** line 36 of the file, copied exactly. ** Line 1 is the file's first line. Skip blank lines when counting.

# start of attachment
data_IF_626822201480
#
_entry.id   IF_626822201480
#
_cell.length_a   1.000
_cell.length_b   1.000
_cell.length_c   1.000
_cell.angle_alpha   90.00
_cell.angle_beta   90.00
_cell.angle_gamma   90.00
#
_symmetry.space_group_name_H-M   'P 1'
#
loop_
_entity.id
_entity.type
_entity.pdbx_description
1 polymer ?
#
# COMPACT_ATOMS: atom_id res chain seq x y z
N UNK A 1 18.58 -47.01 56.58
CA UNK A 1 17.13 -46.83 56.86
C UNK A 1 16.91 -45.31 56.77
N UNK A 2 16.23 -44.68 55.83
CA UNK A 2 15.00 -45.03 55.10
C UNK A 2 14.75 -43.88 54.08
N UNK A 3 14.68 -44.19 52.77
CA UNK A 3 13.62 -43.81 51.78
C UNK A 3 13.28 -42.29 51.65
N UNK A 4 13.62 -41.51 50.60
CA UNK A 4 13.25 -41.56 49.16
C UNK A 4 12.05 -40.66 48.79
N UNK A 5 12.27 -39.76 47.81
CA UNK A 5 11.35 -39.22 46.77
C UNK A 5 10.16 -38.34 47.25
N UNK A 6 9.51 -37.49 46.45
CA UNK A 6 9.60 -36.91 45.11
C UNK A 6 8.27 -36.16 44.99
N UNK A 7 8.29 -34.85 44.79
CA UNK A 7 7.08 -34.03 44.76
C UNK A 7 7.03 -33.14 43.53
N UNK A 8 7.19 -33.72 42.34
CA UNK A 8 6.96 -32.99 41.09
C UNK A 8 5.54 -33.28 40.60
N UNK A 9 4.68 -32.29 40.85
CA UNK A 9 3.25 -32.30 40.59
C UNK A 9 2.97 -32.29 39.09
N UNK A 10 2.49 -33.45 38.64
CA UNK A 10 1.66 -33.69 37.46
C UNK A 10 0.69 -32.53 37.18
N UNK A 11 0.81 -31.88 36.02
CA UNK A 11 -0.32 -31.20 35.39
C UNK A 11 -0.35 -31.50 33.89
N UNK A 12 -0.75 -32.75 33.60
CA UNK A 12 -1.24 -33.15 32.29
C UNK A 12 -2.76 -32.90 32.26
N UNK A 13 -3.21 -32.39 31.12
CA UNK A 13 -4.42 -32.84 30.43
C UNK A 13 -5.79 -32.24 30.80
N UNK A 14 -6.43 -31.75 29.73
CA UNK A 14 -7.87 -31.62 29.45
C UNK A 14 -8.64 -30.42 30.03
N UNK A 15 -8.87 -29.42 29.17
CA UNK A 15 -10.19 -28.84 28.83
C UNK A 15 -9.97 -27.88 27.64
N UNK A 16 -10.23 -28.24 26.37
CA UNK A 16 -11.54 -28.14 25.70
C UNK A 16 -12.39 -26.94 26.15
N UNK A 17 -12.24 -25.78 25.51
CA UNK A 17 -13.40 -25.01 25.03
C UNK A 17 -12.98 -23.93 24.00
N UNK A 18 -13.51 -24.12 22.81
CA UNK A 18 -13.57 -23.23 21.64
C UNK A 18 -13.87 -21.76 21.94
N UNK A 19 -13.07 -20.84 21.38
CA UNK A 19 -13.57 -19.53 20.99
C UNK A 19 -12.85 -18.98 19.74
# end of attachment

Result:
N UNK A 6 9.51 -37.49 46.45